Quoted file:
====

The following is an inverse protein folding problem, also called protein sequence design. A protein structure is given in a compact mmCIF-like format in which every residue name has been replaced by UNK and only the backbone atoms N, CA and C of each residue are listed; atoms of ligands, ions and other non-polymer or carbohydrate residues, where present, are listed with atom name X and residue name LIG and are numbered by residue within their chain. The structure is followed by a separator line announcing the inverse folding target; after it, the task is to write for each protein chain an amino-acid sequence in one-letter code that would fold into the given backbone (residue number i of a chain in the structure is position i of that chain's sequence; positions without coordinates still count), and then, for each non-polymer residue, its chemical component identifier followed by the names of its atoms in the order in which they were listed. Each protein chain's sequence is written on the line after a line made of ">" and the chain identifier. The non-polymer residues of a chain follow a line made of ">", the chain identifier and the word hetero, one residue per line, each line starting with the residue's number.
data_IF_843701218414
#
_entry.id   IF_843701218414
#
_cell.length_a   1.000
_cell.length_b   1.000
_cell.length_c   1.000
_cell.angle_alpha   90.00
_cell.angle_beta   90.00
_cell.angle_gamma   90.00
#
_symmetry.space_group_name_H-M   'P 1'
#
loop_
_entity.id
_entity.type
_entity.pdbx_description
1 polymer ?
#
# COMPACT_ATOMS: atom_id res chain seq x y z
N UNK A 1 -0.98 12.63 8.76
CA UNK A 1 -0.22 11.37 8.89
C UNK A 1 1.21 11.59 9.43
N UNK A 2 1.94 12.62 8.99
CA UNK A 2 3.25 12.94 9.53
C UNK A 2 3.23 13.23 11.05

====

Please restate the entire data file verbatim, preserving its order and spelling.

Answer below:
The following is an inverse protein folding problem, also called protein sequence design. A protein structure is given in a compact mmCIF-like format in which every residue name has been replaced by UNK and only the backbone atoms N, CA and C of each residue are listed; atoms of ligands, ions and other non-polymer or carbohydrate residues, where present, are listed with atom name X and residue name LIG and are numbered by residue within their chain. The structure is followed by a separator line announcing the inverse folding target; after it, the task is to write for each protein chain an amino-acid sequence in one-letter code that would fold into the given backbone (residue number i of a chain in the structure is position i of that chain's sequence; positions without coordinates still count), and then, for each non-polymer residue, its chemical component identifier followed by the names of its atoms in the order in which they were listed. Each protein chain's sequence is written on the line after a line made of ">" and the chain identifier. The non-polymer residues of a chain follow a line made of ">", the chain identifier and the word hetero, one residue per line, each line starting with the residue's number.
data_IF_843701218414
#
_entry.id   IF_843701218414
#
_cell.length_a   1.000
_cell.length_b   1.000
_cell.length_c   1.000
_cell.angle_alpha   90.00
_cell.angle_beta   90.00
_cell.angle_gamma   90.00
#
_symmetry.space_group_name_H-M   'P 1'
#
loop_
_entity.id
_entity.type
_entity.pdbx_description
1 polymer ?
#
# COMPACT_ATOMS: atom_id res chain seq x y z
N UNK A 1 -0.98 12.63 8.76
CA UNK A 1 -0.22 11.37 8.89
C UNK A 1 1.21 11.59 9.43
N UNK A 2 1.94 12.62 8.99
CA UNK A 2 3.25 12.94 9.53
C UNK A 2 3.23 13.23 11.05